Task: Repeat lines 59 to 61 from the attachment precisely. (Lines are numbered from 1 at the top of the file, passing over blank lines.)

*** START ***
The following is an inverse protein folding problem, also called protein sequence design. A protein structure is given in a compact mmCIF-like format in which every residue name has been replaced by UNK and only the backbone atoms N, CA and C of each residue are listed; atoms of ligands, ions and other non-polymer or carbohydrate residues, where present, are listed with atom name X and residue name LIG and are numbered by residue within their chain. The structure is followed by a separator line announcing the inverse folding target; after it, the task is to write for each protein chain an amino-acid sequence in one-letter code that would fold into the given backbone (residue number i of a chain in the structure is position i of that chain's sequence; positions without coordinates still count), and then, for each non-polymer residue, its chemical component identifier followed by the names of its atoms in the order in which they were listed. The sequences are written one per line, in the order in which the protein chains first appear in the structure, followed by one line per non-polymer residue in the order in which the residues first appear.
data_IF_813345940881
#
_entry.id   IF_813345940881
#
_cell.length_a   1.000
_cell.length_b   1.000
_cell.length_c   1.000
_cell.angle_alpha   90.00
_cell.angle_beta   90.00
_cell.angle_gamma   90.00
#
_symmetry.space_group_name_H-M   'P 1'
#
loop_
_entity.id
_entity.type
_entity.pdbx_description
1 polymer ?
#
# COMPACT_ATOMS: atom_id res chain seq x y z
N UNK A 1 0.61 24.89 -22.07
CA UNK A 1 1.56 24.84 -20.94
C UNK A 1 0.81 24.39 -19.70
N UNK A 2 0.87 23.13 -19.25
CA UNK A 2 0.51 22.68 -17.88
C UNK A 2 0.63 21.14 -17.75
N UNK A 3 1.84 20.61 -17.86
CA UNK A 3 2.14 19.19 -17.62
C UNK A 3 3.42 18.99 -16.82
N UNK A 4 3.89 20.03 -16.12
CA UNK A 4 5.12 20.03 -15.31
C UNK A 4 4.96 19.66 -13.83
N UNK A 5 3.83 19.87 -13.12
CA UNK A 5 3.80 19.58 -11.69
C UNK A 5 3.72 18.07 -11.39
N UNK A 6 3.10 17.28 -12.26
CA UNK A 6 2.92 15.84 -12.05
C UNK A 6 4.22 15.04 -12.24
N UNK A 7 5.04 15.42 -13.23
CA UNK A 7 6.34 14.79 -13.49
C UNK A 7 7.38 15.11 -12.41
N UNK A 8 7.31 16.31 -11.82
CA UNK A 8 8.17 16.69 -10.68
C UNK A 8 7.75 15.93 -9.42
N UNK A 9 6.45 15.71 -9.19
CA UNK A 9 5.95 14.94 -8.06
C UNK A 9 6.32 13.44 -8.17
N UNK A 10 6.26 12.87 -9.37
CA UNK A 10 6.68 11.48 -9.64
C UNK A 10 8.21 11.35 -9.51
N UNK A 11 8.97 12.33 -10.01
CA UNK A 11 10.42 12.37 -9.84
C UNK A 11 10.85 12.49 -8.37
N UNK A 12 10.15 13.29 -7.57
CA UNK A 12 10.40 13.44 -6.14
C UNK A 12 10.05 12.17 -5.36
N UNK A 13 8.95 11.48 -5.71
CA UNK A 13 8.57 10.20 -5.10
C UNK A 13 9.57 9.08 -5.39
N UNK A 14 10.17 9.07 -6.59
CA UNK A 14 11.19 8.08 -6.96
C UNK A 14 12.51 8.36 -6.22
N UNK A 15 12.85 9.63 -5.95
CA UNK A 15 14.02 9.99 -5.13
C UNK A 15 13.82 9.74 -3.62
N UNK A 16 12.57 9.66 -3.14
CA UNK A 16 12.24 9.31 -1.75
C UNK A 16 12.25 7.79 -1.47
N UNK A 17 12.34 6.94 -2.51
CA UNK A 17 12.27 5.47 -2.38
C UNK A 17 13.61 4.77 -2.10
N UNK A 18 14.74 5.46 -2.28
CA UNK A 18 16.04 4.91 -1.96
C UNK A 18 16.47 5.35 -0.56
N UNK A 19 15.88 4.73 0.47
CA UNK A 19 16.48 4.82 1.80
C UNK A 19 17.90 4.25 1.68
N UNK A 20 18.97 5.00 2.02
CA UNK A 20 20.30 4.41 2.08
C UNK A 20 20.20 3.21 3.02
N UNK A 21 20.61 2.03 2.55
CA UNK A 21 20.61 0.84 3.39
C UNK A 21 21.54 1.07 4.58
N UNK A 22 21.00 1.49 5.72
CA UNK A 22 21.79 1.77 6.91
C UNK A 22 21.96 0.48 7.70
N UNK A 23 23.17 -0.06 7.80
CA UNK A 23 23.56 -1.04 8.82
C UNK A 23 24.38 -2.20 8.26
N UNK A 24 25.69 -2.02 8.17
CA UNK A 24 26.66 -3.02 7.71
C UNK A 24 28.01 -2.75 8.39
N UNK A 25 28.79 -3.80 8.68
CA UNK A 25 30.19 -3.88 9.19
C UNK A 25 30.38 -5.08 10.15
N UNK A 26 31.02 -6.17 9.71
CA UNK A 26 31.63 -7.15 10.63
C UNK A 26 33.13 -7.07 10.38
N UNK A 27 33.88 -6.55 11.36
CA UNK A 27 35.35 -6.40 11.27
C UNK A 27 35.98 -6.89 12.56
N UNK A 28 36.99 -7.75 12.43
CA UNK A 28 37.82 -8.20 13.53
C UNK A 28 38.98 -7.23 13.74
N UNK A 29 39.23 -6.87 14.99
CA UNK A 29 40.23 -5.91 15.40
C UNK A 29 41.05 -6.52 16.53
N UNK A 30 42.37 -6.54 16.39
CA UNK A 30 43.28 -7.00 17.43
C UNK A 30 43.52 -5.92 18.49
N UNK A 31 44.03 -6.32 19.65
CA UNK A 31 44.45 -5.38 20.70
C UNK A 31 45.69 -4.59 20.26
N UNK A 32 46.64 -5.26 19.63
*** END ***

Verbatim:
CA UNK A 13 8.57 10.20 -5.10
C UNK A 13 9.57 9.08 -5.39
N UNK A 14 10.17 9.07 -6.59